A1.F.2.1  Distinguish between linear and nonlinear (including exponential) functions arising from realworld and mathematical situations that are represented in tables, graphs, and equations. Understand that linear functions grow by equal intervals and that exponential functions grow by equal factors over equal intervals.
In a Nutshell
Students will distinguish and describe functions as linear or nonlinear functions. Using their knowledge acquired during this unit the students will determine whether linear equations are functions. Students will use tables, graphs, and equations to identify characteristics of nonlinear functions. Realworld situations are useful for students to understand the equal intervals that functions tend to grow. Graphing and creating tables for various equations can show how exponential functions grow as equal factors over equal intervals. Parent functions of other graphs will be introduced in order to determine the differences of linear and nonlinear.
Student Actions

Teacher Actions

 Develop accurate and appropriate procedural fluency by creating tables, writing equations, and graphing functions to determine linear and nonlinear relationships.
 Develop a Deep and Flexible Conceptual Understanding by exploring linear and nonlinear functions to understand the relationship between the independent and dependent variables.
 Students will Develop Mathematical Reasoning by recognizing every input having exactly one output is essential in a function. Students must understand that changing the input leads to a change in the output.


Use and connect mathematical representations by engaging students to connect the concepts of linear and nonlinear functions to their equations, graphs, tables, and charts.

Pose purposeful questions and examples to connect students to realworld situations by using examples of several different functions as they explore the similarities and differences of those functions.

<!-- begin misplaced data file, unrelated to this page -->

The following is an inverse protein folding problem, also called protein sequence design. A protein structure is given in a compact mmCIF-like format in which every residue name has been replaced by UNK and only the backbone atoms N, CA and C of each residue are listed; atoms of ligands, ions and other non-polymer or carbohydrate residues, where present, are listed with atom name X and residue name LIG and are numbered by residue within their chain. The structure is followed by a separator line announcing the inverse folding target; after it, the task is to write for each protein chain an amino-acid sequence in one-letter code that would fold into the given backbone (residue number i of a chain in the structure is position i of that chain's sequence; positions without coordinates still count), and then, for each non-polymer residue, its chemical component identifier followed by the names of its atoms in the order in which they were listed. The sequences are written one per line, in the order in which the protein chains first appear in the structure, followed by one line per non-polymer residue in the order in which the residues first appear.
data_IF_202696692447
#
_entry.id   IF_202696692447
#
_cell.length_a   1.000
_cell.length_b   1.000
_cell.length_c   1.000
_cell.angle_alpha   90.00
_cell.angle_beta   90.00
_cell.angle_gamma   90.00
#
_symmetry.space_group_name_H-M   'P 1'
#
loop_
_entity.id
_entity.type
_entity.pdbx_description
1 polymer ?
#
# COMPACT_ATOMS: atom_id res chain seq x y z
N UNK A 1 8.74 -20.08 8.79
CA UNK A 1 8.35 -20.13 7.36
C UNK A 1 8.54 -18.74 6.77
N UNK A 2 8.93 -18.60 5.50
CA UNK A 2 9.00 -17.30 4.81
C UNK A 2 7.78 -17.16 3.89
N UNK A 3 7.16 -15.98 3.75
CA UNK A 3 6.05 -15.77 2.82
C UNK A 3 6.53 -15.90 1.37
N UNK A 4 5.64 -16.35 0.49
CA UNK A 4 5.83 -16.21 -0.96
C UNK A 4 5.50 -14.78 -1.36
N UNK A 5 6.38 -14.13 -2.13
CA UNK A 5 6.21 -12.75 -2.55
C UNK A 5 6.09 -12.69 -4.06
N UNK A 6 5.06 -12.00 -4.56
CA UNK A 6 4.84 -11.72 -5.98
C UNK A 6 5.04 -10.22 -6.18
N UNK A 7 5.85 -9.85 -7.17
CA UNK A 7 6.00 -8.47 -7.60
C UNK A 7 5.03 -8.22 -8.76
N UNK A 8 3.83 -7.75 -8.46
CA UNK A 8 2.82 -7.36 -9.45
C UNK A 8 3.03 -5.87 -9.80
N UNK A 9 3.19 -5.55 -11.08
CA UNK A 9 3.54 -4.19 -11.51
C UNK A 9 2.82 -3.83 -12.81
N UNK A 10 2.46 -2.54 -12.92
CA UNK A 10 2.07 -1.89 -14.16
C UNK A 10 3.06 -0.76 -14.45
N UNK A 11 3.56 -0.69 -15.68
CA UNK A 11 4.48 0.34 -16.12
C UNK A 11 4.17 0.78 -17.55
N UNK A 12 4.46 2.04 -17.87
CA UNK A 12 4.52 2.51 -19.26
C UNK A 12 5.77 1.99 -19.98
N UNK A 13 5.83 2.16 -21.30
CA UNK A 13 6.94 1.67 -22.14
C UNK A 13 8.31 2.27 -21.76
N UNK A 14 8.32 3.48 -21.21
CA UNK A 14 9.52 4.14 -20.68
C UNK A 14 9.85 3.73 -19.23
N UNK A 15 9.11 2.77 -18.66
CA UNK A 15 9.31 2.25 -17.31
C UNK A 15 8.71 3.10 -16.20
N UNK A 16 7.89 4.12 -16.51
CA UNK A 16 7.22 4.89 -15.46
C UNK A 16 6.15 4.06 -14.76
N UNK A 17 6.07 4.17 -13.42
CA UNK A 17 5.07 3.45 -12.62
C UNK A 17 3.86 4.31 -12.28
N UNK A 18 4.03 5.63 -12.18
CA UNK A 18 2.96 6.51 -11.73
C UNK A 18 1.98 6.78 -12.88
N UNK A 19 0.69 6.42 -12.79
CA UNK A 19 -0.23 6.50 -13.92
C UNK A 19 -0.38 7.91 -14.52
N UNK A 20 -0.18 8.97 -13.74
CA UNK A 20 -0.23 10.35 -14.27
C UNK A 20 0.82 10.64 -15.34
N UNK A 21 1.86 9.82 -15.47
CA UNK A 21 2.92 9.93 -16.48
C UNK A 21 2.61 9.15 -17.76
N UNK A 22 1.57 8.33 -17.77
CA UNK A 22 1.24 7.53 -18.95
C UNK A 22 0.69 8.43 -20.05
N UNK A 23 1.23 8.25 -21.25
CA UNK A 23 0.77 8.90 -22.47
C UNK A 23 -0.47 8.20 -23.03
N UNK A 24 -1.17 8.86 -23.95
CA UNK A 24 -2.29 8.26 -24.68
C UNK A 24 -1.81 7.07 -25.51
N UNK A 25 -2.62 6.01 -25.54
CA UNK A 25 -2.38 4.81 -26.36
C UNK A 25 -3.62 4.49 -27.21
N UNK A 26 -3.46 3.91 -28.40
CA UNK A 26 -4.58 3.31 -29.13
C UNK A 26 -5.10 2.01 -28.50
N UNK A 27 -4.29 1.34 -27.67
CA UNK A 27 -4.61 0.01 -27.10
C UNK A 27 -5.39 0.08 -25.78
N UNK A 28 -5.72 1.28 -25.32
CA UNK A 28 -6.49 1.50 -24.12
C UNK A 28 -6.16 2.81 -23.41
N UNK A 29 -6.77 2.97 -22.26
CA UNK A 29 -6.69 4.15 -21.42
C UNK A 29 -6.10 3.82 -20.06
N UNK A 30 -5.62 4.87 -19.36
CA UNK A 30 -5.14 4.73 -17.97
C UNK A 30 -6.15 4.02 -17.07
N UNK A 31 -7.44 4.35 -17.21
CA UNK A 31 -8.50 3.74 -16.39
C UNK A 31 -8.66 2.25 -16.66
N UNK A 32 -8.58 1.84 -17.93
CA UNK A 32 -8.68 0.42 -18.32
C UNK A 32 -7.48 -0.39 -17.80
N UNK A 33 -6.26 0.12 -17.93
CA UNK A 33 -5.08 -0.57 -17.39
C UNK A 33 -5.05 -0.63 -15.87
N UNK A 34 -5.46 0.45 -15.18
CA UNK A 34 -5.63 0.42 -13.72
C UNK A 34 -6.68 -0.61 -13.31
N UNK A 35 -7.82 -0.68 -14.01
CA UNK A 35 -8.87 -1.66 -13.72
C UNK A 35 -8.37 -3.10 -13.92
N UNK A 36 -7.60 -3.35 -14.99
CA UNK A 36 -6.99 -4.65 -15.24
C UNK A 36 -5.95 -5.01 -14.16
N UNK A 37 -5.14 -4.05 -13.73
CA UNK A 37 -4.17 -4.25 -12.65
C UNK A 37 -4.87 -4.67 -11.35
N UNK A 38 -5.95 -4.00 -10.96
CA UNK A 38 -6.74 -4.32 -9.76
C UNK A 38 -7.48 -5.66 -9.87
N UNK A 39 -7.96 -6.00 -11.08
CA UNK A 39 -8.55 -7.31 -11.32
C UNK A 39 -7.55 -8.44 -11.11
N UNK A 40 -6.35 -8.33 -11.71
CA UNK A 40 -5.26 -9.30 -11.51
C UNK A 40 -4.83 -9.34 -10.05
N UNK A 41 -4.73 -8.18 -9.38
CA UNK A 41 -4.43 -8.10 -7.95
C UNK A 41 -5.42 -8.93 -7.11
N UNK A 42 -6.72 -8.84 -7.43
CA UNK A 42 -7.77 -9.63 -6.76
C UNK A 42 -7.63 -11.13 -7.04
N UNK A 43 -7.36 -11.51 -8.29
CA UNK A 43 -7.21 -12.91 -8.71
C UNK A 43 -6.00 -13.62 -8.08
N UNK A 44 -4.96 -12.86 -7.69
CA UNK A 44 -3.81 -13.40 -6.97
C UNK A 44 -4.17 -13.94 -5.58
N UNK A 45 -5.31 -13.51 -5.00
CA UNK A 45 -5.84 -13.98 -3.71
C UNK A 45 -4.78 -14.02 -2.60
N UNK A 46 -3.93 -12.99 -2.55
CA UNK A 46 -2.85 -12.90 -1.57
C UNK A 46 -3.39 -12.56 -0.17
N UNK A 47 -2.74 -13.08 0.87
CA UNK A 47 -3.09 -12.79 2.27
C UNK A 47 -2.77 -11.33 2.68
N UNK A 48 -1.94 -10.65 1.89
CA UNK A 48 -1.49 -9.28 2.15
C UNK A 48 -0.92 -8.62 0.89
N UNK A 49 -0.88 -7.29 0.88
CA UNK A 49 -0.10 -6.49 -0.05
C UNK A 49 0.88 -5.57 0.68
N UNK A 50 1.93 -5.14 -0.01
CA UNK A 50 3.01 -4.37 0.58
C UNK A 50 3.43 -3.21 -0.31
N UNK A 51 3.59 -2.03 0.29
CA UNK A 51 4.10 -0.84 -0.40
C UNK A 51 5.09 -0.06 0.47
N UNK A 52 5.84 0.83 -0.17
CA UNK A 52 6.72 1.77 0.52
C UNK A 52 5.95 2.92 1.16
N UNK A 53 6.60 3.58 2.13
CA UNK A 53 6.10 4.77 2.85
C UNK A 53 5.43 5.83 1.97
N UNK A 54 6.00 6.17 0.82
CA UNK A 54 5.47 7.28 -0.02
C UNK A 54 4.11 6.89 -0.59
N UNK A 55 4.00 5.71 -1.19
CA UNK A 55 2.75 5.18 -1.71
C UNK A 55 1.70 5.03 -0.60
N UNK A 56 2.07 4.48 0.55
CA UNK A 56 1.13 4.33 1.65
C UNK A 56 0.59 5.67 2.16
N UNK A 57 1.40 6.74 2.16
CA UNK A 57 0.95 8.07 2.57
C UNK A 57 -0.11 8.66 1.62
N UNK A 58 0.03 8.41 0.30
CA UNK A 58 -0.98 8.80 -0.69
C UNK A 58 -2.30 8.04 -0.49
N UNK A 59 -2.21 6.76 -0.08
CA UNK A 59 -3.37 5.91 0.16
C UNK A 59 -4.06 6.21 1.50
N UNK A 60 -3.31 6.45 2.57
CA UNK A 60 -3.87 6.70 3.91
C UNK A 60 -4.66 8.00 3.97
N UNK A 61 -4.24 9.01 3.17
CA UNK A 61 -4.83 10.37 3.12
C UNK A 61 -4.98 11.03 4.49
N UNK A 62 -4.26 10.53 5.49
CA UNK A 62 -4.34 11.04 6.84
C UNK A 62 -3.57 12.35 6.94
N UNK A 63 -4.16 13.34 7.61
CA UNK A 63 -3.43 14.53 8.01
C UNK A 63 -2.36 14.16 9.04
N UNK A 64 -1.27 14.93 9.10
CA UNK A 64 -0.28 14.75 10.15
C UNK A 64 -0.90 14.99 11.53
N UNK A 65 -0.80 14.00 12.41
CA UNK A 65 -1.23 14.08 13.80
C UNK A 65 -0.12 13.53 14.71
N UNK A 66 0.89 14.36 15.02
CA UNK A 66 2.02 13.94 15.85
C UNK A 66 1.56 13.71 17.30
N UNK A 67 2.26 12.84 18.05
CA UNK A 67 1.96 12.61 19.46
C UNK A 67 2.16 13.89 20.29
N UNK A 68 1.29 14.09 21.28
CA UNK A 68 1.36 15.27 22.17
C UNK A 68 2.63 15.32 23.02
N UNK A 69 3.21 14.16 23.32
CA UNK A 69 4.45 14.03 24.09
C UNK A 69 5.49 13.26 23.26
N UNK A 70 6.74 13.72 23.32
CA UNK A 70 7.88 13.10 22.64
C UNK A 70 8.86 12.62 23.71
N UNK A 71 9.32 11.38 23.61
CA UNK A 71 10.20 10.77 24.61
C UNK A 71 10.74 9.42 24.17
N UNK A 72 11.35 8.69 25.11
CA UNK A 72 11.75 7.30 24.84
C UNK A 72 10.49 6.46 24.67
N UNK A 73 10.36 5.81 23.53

Implement tasks that promote reasoning and problem solving byhaving students interpret the mathematical relationship of tables, graphs, and equations of linear or nonlinear functions.

Key Understandings

Misconceptions


Students will understand there is a relationship between input and output and then represent this relationship in function notation.

Students will recognize if a function is linear it will take the form of f(x)=mx+b.

Students will identify a linear function by using tables, graphs, or equations.

Students will determine the outcome of a graph as linear or nonlinear.
 Students will determine a parent function or its graph as linear or nonlinear.


Students may confuse horizontal and vertical lines and write their equations incorrectly.

Students may forget the definition of a function when writing the equation in function notation.

Students may try to write a function for an equation of a vertical line; such as x=2 written incorrectly as f(x) =2.

Students may have a misunderstanding about the notation f and f(x).

Students believe that f is the only letter that can be used to represent a function rule.

When students see f(x), they initially think it means f times x.

When writing a linear function, students sometimes leave the equation as y=mx+b instead of using f(x) for y.

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